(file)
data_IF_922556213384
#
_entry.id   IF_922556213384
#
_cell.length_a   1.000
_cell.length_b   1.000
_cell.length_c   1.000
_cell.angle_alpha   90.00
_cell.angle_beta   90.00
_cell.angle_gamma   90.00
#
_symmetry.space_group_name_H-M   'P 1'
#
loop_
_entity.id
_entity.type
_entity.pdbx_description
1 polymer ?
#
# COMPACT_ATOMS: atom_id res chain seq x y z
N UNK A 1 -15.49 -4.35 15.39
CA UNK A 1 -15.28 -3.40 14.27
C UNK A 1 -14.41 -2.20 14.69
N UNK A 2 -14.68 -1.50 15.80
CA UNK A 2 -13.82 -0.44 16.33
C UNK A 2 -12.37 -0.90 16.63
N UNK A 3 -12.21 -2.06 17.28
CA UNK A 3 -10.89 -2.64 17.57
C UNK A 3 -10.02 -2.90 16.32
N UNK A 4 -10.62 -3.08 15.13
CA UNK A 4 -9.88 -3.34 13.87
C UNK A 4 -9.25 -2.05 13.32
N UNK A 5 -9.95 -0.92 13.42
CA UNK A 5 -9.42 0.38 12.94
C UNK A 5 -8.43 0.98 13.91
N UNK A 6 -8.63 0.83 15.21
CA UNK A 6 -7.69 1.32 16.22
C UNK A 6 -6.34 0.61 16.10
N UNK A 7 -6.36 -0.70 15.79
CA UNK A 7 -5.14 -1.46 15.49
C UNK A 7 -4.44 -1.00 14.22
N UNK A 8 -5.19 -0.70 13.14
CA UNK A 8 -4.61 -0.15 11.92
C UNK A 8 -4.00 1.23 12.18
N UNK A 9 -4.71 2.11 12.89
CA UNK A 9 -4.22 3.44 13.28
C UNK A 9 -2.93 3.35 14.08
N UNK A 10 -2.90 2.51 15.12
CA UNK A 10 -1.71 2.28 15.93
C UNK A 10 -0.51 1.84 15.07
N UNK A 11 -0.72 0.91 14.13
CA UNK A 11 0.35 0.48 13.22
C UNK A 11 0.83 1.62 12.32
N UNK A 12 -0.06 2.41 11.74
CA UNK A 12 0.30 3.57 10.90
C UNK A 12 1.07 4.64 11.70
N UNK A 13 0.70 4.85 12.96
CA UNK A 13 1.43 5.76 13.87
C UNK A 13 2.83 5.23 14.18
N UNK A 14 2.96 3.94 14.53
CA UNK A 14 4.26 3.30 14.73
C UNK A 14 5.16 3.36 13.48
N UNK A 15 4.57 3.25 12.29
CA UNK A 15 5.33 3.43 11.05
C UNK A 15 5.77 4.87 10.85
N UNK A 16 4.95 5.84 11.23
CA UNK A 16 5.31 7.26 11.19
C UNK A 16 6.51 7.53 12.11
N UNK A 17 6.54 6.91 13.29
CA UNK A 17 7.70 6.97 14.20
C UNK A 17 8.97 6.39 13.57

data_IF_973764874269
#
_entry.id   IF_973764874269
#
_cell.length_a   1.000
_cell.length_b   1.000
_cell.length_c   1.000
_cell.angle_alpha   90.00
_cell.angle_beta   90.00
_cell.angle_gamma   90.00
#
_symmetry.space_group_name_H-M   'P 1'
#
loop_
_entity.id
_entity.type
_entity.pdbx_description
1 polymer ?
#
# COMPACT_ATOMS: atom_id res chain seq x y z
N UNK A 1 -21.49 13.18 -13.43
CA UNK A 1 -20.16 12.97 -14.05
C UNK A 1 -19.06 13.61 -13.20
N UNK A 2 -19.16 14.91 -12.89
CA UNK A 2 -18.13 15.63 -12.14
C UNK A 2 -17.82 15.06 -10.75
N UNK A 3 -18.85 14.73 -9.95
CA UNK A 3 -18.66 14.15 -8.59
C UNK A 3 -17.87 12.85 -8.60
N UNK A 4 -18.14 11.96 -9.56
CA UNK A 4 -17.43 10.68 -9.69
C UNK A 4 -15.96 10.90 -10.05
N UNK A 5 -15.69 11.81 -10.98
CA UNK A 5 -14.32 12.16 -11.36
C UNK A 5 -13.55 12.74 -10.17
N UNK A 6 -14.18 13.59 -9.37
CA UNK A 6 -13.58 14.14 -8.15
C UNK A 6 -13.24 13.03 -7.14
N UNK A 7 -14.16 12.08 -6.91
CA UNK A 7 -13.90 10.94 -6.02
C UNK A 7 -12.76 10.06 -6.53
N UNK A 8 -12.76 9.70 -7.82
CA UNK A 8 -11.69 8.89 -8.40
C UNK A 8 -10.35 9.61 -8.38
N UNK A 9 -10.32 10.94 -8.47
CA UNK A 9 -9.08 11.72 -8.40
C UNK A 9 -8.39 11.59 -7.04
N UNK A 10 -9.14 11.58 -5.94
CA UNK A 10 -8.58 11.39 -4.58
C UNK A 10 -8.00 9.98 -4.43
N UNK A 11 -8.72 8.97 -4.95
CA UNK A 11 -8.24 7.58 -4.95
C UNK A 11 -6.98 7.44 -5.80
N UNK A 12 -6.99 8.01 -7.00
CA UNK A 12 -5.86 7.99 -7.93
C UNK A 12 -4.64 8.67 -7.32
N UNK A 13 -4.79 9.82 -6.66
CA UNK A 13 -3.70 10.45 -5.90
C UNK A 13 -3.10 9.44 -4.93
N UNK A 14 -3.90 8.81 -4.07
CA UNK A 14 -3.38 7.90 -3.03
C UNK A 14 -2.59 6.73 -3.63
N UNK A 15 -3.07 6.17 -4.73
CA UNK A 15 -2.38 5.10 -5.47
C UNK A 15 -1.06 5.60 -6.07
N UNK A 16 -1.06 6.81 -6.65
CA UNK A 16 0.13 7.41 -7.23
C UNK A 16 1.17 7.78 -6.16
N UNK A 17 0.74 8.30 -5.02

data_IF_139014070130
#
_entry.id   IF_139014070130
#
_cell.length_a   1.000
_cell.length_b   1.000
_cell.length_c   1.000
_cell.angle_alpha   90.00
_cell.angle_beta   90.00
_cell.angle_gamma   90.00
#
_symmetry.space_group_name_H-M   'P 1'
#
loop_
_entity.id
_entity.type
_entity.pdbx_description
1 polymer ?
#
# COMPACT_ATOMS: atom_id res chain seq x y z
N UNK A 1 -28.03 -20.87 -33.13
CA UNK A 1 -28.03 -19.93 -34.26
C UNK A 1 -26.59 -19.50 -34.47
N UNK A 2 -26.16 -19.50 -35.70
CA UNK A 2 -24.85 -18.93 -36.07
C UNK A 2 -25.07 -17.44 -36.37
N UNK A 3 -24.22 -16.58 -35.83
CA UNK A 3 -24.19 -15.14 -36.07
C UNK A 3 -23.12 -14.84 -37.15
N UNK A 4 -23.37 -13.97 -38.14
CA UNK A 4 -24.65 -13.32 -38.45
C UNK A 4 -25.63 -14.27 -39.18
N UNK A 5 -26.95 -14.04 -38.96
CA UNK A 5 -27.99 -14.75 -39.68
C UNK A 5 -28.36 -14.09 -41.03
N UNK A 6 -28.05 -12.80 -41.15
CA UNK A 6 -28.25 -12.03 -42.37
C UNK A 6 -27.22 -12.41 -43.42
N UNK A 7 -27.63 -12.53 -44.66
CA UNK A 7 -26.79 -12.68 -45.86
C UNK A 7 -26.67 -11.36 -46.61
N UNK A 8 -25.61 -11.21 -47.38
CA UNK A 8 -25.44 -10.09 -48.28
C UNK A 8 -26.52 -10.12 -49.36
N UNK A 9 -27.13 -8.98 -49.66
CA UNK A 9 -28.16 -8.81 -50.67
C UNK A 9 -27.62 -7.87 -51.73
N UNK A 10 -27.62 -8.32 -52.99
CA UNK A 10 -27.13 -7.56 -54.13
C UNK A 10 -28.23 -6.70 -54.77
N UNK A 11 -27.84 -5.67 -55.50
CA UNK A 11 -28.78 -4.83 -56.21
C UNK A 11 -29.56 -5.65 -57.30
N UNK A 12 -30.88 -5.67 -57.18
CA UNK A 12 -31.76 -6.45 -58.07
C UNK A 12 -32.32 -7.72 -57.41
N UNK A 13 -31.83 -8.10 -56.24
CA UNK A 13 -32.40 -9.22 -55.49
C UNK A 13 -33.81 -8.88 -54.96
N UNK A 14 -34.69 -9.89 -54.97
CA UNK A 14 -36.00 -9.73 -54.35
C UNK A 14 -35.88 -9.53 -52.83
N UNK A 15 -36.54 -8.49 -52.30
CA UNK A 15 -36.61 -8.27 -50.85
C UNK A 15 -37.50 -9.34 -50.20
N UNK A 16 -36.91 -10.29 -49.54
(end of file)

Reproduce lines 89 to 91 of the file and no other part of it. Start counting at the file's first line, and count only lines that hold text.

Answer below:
1 polymer ?
#
# COMPACT_ATOMS: atom_id res chain seq x y z